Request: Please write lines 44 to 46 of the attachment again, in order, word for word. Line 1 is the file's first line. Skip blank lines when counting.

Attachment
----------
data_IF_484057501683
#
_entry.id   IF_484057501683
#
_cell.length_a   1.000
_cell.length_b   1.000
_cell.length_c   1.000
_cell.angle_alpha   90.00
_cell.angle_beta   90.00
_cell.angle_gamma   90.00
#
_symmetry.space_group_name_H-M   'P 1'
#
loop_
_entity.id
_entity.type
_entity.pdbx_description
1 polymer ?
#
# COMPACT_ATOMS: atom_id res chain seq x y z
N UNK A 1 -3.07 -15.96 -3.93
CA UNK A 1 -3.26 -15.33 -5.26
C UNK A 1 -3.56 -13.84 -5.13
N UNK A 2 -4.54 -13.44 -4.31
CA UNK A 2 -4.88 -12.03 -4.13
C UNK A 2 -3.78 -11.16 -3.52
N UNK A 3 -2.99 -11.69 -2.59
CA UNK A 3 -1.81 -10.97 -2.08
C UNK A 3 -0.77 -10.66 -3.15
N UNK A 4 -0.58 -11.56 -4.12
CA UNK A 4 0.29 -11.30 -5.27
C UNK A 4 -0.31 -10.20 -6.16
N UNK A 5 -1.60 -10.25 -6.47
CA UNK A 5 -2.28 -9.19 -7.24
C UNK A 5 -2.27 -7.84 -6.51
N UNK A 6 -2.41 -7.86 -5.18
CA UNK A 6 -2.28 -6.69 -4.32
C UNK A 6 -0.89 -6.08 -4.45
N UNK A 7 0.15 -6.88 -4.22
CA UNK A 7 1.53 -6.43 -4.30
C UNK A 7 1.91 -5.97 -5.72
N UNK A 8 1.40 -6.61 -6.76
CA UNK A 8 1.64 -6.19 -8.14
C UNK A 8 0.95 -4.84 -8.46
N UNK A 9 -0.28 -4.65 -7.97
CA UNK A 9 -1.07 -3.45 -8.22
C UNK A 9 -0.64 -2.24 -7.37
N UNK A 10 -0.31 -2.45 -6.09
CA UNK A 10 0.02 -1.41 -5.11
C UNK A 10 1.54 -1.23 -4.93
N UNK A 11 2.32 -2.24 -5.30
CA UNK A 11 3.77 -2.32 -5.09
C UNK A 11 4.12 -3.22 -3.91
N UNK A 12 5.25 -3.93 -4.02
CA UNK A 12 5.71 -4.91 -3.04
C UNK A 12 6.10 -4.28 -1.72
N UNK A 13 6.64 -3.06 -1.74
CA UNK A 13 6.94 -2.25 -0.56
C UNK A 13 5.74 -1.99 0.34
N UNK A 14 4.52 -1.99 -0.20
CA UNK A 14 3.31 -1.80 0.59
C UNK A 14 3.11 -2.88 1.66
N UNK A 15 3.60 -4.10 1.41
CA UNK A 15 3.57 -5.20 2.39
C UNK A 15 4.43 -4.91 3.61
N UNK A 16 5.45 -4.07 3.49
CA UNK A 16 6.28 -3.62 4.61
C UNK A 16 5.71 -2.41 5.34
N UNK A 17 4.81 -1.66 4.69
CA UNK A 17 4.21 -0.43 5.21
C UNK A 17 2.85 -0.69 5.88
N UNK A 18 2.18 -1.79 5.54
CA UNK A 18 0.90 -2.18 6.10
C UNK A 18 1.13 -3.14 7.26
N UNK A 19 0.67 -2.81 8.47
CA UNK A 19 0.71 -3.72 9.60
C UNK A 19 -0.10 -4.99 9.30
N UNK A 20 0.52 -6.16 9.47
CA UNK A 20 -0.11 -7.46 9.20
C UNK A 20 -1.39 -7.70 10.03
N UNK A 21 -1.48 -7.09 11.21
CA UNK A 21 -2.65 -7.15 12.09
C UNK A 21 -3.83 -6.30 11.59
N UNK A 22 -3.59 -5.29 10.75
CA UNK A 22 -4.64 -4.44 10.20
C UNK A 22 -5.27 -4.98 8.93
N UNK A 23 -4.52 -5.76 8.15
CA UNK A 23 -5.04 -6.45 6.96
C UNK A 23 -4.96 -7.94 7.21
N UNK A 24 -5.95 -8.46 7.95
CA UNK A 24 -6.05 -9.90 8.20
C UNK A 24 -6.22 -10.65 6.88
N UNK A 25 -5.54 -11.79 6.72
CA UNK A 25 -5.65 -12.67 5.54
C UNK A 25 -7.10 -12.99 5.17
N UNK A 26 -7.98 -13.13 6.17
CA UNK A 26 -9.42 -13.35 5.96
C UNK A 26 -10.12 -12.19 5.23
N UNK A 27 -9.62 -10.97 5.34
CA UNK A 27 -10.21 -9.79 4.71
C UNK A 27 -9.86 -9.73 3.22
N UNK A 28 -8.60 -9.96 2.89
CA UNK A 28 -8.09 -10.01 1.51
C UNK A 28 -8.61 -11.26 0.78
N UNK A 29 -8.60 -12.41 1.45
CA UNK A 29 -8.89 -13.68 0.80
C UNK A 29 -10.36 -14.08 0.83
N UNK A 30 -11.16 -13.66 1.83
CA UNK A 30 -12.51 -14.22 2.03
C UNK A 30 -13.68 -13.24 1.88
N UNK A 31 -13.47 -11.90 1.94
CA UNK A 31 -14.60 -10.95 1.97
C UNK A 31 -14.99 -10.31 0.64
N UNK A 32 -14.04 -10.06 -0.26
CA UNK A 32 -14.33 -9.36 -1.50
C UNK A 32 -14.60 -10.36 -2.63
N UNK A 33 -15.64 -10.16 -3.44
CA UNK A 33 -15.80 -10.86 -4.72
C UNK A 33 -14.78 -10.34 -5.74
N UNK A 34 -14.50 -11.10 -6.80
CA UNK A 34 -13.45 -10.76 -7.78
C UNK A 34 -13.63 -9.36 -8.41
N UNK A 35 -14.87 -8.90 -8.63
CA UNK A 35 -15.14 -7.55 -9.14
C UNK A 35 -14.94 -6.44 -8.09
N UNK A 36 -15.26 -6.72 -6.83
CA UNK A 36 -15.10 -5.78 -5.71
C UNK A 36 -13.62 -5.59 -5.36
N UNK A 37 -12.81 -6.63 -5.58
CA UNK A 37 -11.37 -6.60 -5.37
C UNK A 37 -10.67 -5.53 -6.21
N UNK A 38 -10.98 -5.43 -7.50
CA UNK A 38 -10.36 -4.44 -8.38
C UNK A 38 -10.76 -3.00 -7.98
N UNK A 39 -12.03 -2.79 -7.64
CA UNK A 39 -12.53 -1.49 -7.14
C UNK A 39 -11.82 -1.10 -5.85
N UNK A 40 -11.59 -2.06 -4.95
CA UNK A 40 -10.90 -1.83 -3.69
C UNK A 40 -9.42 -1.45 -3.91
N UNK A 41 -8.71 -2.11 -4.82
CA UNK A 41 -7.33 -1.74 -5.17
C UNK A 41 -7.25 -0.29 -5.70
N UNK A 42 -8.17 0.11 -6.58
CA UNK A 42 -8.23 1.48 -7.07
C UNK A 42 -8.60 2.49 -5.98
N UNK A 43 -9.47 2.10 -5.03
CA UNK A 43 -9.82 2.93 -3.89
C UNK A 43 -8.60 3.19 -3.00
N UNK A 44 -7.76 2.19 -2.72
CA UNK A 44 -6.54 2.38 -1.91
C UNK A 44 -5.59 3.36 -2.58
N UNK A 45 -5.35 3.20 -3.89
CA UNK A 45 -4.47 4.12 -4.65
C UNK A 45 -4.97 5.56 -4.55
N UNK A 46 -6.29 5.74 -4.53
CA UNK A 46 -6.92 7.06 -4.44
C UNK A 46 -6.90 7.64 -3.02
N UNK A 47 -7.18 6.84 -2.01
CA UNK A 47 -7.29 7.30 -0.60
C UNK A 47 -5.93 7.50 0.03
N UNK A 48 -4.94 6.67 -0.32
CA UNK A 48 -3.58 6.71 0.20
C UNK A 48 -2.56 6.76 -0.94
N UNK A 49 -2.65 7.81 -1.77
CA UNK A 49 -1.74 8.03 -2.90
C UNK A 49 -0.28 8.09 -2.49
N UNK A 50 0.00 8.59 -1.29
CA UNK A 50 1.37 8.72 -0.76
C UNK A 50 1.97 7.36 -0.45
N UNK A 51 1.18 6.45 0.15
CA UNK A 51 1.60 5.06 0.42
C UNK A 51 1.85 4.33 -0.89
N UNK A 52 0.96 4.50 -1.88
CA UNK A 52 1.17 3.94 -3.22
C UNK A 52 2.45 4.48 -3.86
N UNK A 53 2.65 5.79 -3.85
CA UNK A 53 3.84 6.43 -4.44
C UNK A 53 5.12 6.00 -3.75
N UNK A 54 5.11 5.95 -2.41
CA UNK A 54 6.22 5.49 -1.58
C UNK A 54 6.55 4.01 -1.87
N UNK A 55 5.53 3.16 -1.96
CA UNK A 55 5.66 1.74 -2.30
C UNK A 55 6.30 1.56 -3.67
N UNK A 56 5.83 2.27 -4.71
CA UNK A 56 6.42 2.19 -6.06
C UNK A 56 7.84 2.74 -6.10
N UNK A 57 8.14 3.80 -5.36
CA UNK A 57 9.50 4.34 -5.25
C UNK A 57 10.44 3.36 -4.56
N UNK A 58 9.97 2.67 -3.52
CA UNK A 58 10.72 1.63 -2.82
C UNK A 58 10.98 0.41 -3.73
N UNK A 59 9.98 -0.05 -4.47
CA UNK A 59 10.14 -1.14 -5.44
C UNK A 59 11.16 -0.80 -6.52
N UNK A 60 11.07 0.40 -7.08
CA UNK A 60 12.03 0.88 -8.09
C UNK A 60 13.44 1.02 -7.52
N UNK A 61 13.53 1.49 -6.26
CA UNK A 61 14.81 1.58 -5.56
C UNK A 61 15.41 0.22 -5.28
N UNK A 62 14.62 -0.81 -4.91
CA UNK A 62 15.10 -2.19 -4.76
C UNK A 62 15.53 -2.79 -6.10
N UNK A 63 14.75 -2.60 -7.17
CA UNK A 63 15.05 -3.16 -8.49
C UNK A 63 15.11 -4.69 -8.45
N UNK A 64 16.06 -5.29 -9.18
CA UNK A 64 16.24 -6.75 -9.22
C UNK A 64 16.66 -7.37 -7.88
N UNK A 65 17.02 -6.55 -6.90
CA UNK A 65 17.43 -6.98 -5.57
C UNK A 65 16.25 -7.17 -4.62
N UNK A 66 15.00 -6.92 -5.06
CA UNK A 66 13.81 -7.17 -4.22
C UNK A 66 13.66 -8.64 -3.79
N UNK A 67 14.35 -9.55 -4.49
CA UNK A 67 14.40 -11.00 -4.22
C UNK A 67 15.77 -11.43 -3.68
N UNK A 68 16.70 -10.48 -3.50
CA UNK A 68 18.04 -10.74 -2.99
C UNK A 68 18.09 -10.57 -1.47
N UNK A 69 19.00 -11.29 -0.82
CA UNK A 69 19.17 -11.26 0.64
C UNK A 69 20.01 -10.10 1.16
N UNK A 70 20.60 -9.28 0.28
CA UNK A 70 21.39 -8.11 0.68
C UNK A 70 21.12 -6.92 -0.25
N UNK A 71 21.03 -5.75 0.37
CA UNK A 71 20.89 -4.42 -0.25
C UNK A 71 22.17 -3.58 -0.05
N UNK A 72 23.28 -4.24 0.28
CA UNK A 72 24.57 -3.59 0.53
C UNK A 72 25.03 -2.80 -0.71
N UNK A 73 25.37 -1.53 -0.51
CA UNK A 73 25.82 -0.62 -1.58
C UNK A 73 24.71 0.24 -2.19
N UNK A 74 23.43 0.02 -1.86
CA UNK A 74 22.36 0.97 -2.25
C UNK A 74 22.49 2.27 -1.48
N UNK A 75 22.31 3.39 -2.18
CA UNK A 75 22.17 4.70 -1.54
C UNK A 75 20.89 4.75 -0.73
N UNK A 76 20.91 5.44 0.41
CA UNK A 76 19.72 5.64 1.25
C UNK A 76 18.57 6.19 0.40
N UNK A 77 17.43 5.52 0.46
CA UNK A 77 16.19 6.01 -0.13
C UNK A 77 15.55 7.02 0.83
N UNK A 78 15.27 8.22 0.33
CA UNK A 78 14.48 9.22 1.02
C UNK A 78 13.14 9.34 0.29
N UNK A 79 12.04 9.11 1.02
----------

C UNK A 8 0.95 -4.84 -8.46
N UNK A 9 -0.28 -4.65 -7.97
CA UNK A 9 -1.07 -3.45 -8.22